One of Santa's helpers took a tour of the Haggin Oaks Super Shop on Tuesday to assist the big guy with making a list for the golfers in his life.
The helper found plenty of new technology, gift ideas and fun stuff. But understandably distracted like a kid in a candy store, he was careless with his notes, allowing for a peek.
Here are the highlights:
Spikeless golf shoes are the wave of the future.
They're functional, fashionable, personal and say, "Merry Christmas, honey, I love you," without breaking the bank. They also are something you can put under the tree with a decent chance of surprising and fitting, unlike many other golf gifts.
Spikeless shoes make up 22 percent of the golf shoe market, said Jerry Anderson, Haggin's shoe manager/buyer. That's up from less than 1 percent in 2009, when Fred Couples first flashed a pair of Eccos.
"They've gone from a little dot to a big, huge blip," Anderson said of the spikeless surge.
The Danish manufacturer is still king of the spikeless market, especially when it comes to color options and style, but the battle has been joined by all the golf shoe companies.
The range in price is $85 to $190.
Spikeless shoes can be worn to the course, at the course and home from the course. Their nubs last as long as three sets of soft spikes "before they become a street shoe," Anderson said.
One downside: They're not as effective in muddy conditions.
Load up on shirts with anti-microbial properties.
Or, as Erin Morton, Haggin's apparel buyer calls it, "the no-stink factor."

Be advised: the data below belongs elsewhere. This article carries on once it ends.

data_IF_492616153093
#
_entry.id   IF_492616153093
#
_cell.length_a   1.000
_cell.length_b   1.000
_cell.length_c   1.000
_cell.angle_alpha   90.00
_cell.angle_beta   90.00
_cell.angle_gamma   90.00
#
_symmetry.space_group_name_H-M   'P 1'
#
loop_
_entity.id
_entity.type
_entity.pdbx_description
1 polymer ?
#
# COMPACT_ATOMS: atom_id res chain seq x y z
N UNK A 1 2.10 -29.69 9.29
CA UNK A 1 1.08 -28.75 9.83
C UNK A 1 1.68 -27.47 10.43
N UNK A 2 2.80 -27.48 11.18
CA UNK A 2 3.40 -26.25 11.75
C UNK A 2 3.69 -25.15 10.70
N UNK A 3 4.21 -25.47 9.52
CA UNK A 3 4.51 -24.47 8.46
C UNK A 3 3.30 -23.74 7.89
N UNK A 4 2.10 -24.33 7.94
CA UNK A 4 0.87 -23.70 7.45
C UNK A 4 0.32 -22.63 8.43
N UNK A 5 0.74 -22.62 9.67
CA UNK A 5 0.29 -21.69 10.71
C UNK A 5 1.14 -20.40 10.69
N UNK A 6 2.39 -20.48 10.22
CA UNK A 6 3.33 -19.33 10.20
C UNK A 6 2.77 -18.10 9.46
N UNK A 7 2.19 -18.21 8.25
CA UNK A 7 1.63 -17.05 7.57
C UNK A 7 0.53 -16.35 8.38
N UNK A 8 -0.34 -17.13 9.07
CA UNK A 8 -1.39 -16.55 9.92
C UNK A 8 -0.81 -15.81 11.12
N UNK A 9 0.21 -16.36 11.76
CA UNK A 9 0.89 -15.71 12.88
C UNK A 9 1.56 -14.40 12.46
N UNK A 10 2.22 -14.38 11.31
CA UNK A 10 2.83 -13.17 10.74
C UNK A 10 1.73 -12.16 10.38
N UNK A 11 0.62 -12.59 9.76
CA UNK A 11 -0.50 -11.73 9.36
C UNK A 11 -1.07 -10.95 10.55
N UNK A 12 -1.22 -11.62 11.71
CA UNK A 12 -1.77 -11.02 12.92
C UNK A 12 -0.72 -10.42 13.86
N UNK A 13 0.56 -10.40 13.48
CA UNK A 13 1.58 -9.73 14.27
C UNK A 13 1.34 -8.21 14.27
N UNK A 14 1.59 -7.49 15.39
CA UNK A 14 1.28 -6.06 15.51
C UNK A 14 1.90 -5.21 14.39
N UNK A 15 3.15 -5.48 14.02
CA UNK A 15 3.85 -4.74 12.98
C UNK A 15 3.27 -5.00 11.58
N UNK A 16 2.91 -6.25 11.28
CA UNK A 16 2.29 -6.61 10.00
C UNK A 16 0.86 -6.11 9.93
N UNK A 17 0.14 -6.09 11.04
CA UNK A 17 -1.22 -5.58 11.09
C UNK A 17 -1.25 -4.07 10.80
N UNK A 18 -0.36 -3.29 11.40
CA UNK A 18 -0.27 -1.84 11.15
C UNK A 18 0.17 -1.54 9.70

Synthetic fibers have been a boon for golfers for years because of their comfort, longevity, moisture control and sun protection. Problem is, they've held body odor. Not anymore, to the delight of spouses everywhere.
Good thing, too, since "ninety-eight percent of our inventory is tech fabric," Morton said.
Two other functional-yet-fun apparel items to consider that are sure to fit that lucky someone:
Sun sleeves ($25-$30) protect your forearms from the sun's harmful rays. They're worn with short-sleeved shirts and come in colors and patterns as dull or exotic as you like.
Think of web belts ($20) like seat belts that hold your pants up, but way cooler, Morton said. They're unisex, come in colors galore and one size fits all just strap one on and cut off the excess.
Get used to drivers with moving parts.
Most companies roll out their new clubs and marketing campaigns in January or February, and this year is no exception. What's different is, almost every driver will have a head that's adjustable for loft and face angle.
"Very few are going to be sold anymore without it," said Ken Morton Jr., Haggin's vice president of retail and marketing.
Titleist (913), Cobra (Zero Limit Encore) and Ping (Anser) are among the manufacturers with new drivers already on the market. The Titleist driver offers both adjustments, while the Cobra and Ping drivers offer just a face-angle adjustment until early next year. All three clubs are $400.
Morton said driver makers are building wider heads with the center of gravity moving away from the face to create more forgiveness and an optimum launch angle and spin rate.
"We're still seeing additions to distance, but the improvements are far more dramatic on mis-hits," Morton said. "We're seeing a loss of only 1 to 2 percent of energy even on toe hits."
Other equipment developments:
Cleveland's 588-RTX wedges (46 to 64 degrees) that incorporate traditional grooves, microgrooves and circular milling intended to recover all the spin lost via recent United States Golf Association groove rulings. Each wedge is $120.
Ping's Serene putter ($150 to $180) for women has variable groove-depth technology that's supposed to provide unparalleled consistency across the face. "It's very rare that ladies get new technology before men," Morton said.
As for balls, it's simple: Yellow is the new white. Santa isn't interested in rangefinders this year.